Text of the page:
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Vodafone and Nokia overcome latency challenge with Cloud RAN

nokiabuilding

via Flickr © Open Grid Scheduler / Grid Engine CC0 1.0

  • LTE cloud RAN trial tests NFV 
  • Critical radio processing functions kept near network edge
  • non-critical functions sent into the cloud

Another 5G trial of sorts: Vodafone and Nokia have finished trialling Nokia’s cloud-based radio access technology which they claim can be configured to provide a smooth transition between LTE and 5G by helping so-called 4.5 (or even 4.9) networks maintain the latency requirements expected by important next generation services. All the while offering the benefits of central processing in the cloud.

The trial ran the Nokia AirScale Cloud RAN platform on the AirFrame NFV infrastructure.

NFV is usually thought of as a native of the data centre cloud. Virtualise loads of network functions and centralise them on standard servers and suddenly lots of costs and clumsiness (as opposed to agility and scalability) can be flushed out of the network infrastructure.  And for many sets of functions this is absolutely true. Many, but not all.

You can’t centralise everything and keep your latency within bounds - the speed of light’s just not for hurrying.

With this trial, therefore, and to take advantage of NFV as an enabler for a NFV-driven RAN, the radio processing functions were split into two classes - those that required a measure of ‘real-time’ performance (minimal latency) and those network functions that were less time sensitive.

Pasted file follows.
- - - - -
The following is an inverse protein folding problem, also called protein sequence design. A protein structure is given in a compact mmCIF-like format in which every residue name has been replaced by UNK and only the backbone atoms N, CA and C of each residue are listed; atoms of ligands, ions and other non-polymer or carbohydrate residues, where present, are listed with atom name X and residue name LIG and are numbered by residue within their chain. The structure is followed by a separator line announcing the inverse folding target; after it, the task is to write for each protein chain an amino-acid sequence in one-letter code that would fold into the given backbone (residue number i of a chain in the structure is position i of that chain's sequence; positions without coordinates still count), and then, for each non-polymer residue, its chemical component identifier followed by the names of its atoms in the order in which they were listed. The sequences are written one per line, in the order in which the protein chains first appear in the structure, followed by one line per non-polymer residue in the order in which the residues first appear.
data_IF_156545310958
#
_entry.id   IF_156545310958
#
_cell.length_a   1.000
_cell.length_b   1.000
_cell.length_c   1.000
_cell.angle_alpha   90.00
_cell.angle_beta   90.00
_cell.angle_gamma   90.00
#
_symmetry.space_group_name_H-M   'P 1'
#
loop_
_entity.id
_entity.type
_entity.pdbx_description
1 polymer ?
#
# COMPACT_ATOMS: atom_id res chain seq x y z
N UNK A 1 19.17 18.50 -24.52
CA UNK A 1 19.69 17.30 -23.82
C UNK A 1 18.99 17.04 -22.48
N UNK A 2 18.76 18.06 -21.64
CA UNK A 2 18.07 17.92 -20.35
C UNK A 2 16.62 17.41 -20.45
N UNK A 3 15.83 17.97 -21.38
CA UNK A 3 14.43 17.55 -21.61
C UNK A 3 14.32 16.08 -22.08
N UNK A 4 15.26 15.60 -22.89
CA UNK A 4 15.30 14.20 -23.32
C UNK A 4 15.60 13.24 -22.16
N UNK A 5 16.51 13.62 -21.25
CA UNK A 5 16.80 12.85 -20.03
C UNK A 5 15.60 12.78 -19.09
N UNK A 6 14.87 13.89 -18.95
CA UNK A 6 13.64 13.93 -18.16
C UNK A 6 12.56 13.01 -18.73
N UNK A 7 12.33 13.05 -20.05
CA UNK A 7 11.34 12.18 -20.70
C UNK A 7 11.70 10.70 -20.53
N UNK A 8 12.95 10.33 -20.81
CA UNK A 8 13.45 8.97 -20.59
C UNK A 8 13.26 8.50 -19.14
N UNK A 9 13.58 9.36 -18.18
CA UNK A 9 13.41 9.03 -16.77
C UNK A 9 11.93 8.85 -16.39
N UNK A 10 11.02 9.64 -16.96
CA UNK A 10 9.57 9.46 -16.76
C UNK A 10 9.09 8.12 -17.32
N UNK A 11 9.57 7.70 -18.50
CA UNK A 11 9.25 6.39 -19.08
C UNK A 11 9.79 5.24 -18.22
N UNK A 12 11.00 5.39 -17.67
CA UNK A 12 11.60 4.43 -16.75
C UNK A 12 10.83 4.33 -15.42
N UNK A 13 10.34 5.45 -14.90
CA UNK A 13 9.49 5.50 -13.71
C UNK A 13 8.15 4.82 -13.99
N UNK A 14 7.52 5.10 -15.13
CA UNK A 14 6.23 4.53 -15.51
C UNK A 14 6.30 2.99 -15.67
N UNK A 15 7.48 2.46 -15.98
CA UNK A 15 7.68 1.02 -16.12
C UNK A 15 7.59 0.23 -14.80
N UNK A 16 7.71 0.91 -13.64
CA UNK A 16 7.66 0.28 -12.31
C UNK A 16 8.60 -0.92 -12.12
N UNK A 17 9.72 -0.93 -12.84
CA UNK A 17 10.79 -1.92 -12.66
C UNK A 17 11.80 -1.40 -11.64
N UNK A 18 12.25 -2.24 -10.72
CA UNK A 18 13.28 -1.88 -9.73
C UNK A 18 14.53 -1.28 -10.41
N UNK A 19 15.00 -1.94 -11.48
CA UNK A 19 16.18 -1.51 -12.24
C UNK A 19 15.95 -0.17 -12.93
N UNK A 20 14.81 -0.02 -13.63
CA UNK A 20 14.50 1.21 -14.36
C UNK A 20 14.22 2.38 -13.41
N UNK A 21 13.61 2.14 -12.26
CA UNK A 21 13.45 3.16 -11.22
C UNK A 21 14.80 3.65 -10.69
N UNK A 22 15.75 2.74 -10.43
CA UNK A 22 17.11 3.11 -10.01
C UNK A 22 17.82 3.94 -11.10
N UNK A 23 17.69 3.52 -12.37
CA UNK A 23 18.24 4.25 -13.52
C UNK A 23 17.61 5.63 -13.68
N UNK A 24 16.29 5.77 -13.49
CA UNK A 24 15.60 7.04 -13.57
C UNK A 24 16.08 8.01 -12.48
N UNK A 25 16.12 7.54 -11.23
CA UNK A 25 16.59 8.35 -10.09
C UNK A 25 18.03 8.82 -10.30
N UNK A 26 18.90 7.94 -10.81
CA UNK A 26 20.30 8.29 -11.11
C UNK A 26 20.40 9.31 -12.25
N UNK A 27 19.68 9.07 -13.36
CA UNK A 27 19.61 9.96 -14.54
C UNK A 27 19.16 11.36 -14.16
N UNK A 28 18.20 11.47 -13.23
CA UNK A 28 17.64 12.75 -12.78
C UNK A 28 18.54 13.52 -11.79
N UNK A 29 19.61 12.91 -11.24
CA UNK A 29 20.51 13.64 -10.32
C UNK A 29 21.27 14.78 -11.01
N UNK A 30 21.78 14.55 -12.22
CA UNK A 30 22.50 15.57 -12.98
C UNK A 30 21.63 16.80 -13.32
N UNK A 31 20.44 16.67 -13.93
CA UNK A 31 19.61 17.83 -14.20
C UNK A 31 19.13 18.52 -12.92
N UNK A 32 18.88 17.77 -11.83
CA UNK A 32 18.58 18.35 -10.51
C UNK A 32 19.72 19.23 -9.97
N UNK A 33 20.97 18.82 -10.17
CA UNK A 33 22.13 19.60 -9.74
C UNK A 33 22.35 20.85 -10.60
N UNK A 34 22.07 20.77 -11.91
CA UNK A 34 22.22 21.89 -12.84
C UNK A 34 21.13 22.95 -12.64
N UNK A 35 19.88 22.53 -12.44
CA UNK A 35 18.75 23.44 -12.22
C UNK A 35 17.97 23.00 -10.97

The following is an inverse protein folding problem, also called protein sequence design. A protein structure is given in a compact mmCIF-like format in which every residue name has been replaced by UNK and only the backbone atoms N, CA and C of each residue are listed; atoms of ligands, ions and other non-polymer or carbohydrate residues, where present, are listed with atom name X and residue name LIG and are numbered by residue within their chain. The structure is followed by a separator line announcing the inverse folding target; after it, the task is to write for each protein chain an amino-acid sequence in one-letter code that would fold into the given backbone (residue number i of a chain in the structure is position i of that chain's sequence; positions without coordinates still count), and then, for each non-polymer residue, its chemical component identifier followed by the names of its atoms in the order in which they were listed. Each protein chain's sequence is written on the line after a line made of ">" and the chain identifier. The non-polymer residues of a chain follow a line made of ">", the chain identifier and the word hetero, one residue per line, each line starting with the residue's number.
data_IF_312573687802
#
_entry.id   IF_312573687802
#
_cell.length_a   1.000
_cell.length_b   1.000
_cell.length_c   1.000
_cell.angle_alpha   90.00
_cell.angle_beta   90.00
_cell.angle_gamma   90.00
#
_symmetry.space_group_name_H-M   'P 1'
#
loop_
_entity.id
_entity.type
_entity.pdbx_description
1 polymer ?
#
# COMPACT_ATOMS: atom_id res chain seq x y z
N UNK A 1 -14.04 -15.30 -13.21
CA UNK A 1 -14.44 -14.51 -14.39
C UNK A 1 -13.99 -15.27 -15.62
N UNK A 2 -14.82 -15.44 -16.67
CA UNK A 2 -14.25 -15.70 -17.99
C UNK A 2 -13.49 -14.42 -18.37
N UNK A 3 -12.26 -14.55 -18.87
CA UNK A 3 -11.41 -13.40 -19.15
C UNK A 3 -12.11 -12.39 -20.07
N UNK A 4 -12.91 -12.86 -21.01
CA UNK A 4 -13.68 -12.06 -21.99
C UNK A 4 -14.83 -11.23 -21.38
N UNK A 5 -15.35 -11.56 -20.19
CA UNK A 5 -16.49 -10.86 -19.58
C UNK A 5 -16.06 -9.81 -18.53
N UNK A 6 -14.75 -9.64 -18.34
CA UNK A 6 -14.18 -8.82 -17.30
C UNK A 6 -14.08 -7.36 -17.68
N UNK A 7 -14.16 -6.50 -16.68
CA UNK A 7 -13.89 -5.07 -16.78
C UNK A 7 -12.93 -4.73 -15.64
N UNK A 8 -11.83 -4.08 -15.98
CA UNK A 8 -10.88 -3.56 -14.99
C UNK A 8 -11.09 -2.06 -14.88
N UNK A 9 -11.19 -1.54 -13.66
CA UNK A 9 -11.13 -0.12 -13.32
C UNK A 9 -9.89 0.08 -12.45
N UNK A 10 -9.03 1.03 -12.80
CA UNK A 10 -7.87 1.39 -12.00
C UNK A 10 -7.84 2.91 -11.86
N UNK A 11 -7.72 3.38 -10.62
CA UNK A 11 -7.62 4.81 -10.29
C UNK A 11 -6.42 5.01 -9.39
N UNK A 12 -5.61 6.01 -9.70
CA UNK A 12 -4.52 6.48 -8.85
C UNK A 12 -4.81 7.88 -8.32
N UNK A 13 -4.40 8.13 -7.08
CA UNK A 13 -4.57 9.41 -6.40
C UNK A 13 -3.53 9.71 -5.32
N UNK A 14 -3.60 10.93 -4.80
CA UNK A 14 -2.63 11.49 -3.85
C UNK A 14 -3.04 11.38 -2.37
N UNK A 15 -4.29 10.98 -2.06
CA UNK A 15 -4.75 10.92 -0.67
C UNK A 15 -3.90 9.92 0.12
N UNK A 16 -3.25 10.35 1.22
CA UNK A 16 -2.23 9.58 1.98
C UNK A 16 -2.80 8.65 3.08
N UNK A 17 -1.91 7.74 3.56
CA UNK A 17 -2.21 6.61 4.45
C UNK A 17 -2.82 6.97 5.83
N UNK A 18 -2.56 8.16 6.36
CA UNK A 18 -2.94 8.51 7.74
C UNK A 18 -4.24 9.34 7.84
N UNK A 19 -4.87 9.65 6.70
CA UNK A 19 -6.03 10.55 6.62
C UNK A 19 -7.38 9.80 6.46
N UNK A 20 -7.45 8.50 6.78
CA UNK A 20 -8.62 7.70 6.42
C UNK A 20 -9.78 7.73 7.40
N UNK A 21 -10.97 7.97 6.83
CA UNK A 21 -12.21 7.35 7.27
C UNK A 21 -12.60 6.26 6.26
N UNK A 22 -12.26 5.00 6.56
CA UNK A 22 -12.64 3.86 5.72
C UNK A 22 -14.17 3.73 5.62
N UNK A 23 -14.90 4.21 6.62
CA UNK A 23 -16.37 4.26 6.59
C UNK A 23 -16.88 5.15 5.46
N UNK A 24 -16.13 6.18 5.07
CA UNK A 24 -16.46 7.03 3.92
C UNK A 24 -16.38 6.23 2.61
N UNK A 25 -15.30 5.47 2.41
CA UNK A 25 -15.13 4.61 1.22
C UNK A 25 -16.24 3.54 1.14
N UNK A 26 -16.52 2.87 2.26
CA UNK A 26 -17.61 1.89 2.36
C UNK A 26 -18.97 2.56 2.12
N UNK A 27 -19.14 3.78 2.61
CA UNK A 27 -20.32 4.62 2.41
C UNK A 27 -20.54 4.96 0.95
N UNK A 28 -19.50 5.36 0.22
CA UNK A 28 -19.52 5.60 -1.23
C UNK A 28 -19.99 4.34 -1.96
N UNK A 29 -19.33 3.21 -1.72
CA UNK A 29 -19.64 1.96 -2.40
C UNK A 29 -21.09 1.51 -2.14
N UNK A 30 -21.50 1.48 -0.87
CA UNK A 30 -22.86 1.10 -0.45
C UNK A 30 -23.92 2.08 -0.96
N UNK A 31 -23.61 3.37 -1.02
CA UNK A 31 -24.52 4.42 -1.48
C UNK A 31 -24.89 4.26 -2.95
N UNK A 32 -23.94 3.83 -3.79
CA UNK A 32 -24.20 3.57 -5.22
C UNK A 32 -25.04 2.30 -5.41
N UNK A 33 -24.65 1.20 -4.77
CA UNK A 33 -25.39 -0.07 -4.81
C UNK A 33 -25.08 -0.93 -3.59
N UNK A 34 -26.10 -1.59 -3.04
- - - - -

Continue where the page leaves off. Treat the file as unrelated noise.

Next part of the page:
“Non-time-critical functions are centralized and virtualized in an NFV infrastructure platform located at the edge of the radio access network, offering a view across the network and allowing radio capacity to be scaled when and where it is required,” says Nokia.

“The time-critical functions can be performed closer to end users at the edge of the network, while serving a wider area with Ethernet-based fronthaul providing connectivity to the virtualized functions.”

The trial took place at Vodafone's testing facility in Italy and used the Nokia Cloud RAN platform to evaluate the performance of centralized 5G-ready architecture, measuring peak data rates as well as download and upload speeds in a range of scenarios on the macro network.

It found that the Nokia Cloud RAN achieved all of Vodafone's key performance criteria for throughput, capacity and resiliency, demonstrating that a cloud-based RAN architecture can provide the same level of high-quality service provided by a conventional LTE network, but with the added scalability, flexibility and efficiency delivered by cloud technology.  

In fact the trial is also neat illustration of what we’ve identified with HPE as the evolving ‘Telecoms Singularity’, where today’s important areas of technical endeavour - 5G, IoT and NFV - come together to support each other and the new applications.  (see - CSP Evolution: on-course for a telecoms singularity)

With the singularity we argue that all three will (eventually) have to be in the mix to create the new 5G IoT-supporting network.

The Vodafone/Nokia trial shows that 4.5G and NFV together make a strong case for investment in each other.  Without a dose of distributed NFV the  network wouldn’t have been able to meet its latency targets and still gain the benefits of many of the radio processing functions operating in the cloud; and without being able to help enable multiple use cases in the evolution towards 5G, NFV probably couldn’t justify itself as an infrastructure investment.

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